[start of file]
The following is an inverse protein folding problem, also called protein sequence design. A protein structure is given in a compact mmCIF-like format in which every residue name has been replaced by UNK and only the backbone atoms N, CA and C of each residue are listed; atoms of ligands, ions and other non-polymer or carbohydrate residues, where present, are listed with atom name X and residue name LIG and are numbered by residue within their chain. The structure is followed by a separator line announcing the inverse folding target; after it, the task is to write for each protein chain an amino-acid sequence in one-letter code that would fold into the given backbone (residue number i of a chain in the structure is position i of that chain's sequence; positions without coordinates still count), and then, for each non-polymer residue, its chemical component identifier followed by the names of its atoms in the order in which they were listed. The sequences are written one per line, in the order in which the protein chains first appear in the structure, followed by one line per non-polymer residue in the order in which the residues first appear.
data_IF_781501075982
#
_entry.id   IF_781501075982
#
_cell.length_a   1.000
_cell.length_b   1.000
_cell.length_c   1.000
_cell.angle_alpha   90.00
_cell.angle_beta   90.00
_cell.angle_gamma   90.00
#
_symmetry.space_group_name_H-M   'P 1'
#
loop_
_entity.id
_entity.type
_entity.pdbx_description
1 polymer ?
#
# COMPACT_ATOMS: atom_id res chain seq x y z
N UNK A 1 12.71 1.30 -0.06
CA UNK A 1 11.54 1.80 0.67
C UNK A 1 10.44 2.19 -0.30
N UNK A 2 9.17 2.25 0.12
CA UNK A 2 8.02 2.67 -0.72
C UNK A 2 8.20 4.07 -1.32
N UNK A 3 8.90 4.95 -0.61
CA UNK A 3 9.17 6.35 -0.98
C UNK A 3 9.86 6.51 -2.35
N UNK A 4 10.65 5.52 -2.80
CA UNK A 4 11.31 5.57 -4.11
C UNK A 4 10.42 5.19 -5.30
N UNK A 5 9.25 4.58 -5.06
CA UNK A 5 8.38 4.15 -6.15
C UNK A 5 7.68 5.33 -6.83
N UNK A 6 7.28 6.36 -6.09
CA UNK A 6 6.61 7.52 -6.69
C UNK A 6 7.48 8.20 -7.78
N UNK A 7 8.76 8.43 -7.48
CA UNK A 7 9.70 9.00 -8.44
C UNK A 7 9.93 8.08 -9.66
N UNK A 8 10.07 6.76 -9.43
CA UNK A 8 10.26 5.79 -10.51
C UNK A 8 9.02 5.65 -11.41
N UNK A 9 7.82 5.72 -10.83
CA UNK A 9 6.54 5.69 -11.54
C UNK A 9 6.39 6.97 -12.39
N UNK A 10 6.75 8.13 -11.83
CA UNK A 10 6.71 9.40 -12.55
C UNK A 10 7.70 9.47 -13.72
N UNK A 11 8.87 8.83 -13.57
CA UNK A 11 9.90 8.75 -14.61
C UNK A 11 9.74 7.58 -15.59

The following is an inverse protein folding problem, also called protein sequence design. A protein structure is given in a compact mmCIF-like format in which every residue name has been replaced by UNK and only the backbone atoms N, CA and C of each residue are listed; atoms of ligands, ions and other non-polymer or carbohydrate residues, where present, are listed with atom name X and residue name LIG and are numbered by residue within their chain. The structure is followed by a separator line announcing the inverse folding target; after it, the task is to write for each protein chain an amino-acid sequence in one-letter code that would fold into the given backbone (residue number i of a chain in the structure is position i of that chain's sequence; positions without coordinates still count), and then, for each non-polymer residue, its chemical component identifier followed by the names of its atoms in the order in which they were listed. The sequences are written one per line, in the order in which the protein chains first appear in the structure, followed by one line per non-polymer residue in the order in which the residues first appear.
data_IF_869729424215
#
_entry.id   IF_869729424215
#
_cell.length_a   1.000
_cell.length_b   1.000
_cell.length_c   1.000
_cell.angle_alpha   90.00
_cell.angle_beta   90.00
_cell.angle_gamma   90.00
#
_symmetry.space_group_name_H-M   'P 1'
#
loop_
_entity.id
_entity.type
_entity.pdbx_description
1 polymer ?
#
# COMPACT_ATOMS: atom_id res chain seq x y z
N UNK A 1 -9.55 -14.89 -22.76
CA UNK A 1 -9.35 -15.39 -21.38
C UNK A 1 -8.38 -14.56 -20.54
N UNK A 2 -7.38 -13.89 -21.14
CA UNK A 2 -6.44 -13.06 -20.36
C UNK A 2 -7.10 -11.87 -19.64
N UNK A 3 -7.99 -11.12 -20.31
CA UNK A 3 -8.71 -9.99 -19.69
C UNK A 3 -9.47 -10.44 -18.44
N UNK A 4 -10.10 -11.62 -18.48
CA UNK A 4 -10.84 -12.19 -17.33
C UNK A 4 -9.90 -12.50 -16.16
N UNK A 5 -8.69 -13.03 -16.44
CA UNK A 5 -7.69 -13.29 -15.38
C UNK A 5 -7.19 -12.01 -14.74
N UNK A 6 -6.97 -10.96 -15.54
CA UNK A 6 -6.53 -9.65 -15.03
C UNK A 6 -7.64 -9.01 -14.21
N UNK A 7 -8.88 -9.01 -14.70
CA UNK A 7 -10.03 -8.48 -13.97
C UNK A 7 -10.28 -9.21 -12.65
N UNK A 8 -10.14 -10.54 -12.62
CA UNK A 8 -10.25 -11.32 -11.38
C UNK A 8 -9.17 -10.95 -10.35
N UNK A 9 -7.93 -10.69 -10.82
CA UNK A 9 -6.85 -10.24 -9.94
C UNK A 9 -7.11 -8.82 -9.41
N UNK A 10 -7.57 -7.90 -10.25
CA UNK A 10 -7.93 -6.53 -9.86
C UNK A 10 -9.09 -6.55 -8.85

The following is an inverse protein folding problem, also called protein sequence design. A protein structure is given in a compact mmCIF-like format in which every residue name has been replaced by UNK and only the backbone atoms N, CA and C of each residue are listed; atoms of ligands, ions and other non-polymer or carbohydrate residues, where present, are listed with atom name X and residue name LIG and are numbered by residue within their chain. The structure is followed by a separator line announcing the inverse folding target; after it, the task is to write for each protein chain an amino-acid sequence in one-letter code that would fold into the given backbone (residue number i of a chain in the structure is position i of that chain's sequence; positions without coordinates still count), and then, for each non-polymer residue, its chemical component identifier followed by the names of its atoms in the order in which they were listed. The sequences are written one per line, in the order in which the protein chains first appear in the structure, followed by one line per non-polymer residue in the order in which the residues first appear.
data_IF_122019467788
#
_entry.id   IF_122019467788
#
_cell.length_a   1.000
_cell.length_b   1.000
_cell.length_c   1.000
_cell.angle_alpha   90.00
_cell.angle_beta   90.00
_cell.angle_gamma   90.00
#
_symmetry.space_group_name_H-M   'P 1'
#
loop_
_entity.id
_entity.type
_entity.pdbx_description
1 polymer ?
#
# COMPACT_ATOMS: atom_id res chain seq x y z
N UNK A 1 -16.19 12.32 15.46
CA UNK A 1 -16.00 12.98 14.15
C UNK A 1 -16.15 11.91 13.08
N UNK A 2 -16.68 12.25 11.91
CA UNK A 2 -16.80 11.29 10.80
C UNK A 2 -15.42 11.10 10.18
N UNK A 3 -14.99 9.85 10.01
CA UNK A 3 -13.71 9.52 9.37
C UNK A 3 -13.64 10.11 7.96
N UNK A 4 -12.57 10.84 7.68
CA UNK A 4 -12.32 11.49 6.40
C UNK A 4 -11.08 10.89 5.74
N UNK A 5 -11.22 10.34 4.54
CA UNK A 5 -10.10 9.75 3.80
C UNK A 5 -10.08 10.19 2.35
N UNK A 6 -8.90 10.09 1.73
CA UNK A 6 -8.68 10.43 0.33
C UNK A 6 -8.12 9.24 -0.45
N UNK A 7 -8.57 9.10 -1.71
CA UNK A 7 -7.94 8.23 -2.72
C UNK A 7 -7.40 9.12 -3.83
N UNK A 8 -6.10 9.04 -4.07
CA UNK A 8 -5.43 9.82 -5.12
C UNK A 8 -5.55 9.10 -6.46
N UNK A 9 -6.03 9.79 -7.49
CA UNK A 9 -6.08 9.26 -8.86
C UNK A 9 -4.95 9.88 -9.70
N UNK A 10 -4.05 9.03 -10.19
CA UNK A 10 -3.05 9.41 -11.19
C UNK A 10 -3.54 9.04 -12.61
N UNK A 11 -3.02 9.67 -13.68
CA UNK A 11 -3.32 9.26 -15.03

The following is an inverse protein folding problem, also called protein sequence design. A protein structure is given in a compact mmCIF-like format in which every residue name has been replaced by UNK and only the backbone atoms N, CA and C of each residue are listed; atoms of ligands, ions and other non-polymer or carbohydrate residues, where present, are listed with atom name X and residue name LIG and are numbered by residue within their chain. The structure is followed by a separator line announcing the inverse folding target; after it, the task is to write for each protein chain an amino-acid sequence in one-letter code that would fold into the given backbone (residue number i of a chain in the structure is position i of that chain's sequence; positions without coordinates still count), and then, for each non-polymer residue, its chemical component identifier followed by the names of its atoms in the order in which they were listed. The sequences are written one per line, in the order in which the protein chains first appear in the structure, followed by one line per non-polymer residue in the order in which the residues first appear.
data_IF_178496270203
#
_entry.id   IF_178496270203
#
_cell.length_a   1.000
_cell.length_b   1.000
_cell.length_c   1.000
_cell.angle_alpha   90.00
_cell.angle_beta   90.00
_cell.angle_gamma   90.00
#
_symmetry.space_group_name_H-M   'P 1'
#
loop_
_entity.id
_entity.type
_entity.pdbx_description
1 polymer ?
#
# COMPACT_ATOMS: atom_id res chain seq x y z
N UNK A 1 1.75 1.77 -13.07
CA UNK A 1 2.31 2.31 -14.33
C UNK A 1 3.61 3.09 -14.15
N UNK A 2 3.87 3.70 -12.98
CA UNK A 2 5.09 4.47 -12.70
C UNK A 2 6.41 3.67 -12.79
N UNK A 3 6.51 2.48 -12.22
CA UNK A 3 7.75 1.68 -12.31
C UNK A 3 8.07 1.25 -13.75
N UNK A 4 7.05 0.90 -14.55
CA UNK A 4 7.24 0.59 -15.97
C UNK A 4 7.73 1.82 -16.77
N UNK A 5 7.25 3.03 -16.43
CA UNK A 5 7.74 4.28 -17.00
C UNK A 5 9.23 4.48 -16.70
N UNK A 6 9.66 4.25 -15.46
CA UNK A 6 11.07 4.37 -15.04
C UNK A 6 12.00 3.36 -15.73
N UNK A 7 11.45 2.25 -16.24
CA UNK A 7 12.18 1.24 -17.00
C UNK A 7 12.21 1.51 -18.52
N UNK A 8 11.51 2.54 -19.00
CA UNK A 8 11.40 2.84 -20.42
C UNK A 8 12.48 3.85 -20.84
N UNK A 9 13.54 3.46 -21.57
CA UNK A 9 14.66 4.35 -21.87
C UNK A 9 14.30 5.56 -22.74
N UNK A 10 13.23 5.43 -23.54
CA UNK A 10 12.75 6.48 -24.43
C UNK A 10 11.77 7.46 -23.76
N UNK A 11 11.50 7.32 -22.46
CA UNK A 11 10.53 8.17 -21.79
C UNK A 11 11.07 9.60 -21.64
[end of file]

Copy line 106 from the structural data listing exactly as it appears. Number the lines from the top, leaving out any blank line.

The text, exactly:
The following is an inverse protein folding problem, also called protein sequence design. A protein structure is given in a compact mmCIF-like format in which every residue name has been replaced by UNK and only the backbone atoms N, CA and C of each residue are listed; atoms of ligands, ions and other non-polymer or carbohydrate residues, where present, are listed with atom name X and residue name LIG and are numbered by residue within their chain. The structure is followed by a separator line announcing the inverse folding target; after it, the task is to write for each protein chain an amino-acid sequence in one-letter code that would fold into the given backbone (residue number i of a chain in the structure is position i of that chain's sequence; positions without coordinates still count), and then, for each non-polymer residue, its chemical component identifier followed by the names of its atoms in the order in which they were listed. The sequences are written one per line, in the order in which the protein chains first appear in the structure, followed by one line per non-polymer residue in the order in which the residues first appear.